Eating on Tour: How to Make Sure You’re Properly Nourished on the Road
Touring is both exciting and stressful. It’s an opportunity to travel to new places, and to perform in new theaters and for new audiences. But it can also be challenging when it comes to nutrition. Depending on where you travel and the intensity of your schedule, you may have limited food available. Ensuring that you have proper sustenance to fuel your body for performances and endure the stress of long trips, little sleep, and different environmental conditions, is essential. Packing nutritious, nonperishable items and preparing your body beforehand is the best way to guarantee you will always have healthy and accessible food on hand.
What to Pack
When packing food, you are usually limited to the space available in your suitcase. Be intentional with the items you decide to bring, focusing on nonperishables. While you may steer away from packaged foods in your daily life, they take up little space in your suitcase and stomach, and they are often calorie-dense. Especially while touring, you don’t want to fall behind in your calorie intake.
Marie Scioscia, nutritionist for The Ailey School and author of Eat Right Dance Right, suggests focusing on the three main macronutrients—carbohydrates, fat, and protein—when choosing foods to pack. This combination will provide optimal physical support before, during, and after dancing.
Examples of packable, nonperishable foods include:
- Instant oatmeal, using hot water if available and safe to drink (carbohydrates)
- Rice cakes (carbohydrates)
- Granola/cereal bars with under 3 grams of sugar (carbohydrates)
- Dried fruits and nuts (fat/protein)
- Boxes of shelf-stable milk (fat/protein)
- Crackers and pretzels (carbohydrates)
- Nut-butter packets (fat/protein)
- Protein powder with no more than 30 grams of protein per serving (fat/protein)
If you have access to a grocery store while traveling and have a refrigerator at your disposal, you can supplement your nonperishables with fresh fruits, vegetables, dairy products, and other protein sources.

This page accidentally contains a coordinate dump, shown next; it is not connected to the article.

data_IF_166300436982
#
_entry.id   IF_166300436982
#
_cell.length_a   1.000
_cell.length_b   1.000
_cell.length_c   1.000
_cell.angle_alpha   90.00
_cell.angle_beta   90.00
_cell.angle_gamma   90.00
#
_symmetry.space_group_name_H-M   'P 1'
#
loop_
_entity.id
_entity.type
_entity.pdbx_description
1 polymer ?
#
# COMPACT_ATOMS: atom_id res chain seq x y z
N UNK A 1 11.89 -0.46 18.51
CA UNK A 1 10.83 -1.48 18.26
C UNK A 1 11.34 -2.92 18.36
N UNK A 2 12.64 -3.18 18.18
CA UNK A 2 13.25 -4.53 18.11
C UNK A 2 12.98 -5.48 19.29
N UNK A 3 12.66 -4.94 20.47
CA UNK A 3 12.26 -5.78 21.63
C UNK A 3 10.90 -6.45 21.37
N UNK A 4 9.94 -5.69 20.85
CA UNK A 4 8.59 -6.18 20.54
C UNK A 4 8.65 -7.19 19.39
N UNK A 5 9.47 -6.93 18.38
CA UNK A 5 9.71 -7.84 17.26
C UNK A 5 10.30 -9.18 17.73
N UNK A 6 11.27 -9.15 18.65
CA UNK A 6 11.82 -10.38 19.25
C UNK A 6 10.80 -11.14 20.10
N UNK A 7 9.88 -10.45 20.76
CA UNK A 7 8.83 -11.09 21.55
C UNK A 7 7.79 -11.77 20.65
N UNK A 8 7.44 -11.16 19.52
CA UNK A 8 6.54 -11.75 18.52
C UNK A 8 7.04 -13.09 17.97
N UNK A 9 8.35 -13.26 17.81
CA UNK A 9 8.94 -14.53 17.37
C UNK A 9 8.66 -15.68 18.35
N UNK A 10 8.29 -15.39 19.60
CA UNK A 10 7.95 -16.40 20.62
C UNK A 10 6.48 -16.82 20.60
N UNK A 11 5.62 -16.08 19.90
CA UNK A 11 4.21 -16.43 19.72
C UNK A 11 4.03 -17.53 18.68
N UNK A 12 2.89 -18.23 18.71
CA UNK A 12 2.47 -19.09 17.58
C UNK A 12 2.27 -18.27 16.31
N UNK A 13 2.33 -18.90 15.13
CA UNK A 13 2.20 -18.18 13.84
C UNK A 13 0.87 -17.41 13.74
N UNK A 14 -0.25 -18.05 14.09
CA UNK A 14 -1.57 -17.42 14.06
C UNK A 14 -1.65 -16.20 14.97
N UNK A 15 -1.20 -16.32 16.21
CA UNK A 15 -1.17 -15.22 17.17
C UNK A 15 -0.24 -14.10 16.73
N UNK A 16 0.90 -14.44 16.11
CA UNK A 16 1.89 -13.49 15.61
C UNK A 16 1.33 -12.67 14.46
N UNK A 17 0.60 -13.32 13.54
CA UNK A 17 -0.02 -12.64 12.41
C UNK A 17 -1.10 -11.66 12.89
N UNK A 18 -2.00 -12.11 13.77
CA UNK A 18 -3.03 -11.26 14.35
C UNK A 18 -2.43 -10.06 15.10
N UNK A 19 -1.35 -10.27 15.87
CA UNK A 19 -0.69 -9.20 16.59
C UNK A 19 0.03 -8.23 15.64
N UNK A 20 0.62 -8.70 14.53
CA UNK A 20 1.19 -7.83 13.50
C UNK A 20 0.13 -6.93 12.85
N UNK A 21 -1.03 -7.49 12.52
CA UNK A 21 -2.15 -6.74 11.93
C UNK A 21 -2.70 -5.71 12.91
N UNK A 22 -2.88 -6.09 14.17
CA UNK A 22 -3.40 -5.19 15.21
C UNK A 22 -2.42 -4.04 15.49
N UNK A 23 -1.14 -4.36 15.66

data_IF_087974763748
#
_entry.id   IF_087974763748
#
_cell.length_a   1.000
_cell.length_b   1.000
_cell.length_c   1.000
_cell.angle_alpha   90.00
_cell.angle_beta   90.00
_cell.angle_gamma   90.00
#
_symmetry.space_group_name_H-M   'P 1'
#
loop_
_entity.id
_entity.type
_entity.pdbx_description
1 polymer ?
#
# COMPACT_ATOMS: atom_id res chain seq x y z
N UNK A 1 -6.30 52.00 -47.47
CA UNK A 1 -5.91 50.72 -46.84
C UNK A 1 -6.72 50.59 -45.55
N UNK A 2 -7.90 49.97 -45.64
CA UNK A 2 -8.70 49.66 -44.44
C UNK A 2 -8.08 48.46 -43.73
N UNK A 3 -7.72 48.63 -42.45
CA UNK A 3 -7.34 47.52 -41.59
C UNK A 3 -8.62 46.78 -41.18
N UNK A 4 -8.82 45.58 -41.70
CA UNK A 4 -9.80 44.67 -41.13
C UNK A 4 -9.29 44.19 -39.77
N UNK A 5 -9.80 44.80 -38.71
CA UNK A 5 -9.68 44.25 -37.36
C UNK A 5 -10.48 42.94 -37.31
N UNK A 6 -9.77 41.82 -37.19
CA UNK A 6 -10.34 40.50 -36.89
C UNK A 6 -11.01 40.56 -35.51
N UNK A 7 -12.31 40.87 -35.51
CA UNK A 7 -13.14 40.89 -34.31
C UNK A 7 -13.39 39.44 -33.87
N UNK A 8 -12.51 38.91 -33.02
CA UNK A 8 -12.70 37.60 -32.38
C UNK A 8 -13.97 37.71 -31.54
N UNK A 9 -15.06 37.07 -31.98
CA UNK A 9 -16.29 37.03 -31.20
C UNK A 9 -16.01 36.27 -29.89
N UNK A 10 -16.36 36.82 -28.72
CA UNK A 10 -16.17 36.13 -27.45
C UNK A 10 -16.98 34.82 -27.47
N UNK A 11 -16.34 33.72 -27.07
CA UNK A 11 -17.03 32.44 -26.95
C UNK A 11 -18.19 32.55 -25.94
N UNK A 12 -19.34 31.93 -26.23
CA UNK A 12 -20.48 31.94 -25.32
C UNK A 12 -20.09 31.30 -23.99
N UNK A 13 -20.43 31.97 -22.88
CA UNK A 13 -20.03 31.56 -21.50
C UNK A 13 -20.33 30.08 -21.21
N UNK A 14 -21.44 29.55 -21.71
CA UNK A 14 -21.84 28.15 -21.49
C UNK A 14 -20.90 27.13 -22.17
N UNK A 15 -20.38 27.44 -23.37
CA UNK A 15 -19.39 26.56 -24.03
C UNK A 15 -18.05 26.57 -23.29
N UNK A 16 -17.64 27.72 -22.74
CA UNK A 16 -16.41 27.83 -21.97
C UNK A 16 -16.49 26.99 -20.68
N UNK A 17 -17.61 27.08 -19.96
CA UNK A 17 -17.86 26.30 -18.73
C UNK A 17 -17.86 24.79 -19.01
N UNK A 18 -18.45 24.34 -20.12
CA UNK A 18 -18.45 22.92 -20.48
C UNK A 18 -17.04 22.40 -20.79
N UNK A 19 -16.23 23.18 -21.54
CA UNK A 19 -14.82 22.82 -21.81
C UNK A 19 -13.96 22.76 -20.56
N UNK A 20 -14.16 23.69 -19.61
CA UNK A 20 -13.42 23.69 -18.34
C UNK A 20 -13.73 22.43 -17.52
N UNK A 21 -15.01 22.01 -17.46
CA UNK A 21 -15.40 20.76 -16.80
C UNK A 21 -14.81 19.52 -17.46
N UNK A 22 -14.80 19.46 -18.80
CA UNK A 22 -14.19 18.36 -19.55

Other important items to pack: portable storage containers and plastic bags. They will come in handy if you are at a hotel with a buffet breakfast. This is an optimal time to load up on fresh and more substantial food to eat later. (And besides, granola bars and protein shakes are bound to get boring very quickly.) Whatever your schedule may be, prioritize having a well-rounded breakfast to fuel yourself for the busy day ahead.
Prepare Your Body in Advance
“For any athlete, traveling brings up a lot of challenges,” says Val Schonberg, a registered dietitian who is board-certified in sport dietetics and works with both Atlanta Ballet and the Atlanta Dream WNBA team (which has a rigorous travel schedule). This is especially true when changing your food intake. Schonberg recommends experimenting ahead of time with different foods you’ll be eating on tour. “You need to practice eating these foods before you travel,” she says, especially because digestion varies from dancer to dancer. What works for one may not for another.
Once you have a number of potential snacks/meals laid out that you could pack with you, practice eating these foods before class or rehearsal and see how your body reacts. Do you find yourself hungry during the day? Do you have enough energy in class and rehearsals? Are you experiencing indigestion? These are all questions that you want answers to before your tour, so you can make any adjustments if needed.
The Risks of Not Being Properly Fueled
You don’t want to find yourself in a position where you’re hungry and without food while on the road. Undernourishment, nutritionists say, can lead to a greater chance of injuries. “Dancers work really hard to build the musculature that is needed to dance,” says Schonberg. “So when dancers undereat, it is super-easy to lose muscle, because muscle is the easiest to convert to blood sugar if needed during starvation.”
In addition, not having enough food in your system affects your natural recovery process after each show, meaning your body is never able to fully regenerate itself for the next day. Denying your body a chance to fully recover for days on end can also lead to injury. Additionally, dancers are at a greater risk of getting sick. “Not eating enough suppresses digestion, and the gut doesn’t function correctly, affecting the immune system,” says Scioscia. While she recommends packing a probiotic for gut health while touring, it doesn’t replace eating a balanced diet consumed consistently throughout the day.
Even with meticulous planning, a suitcase of nonperishable foods is never going to compare to freshly cooked meals that you regularly eat at home. And the reality is it’s never going to be perfect. But by planning ahead you can provide your body with the correct nutrients it needs to stay healthy and perform at its best.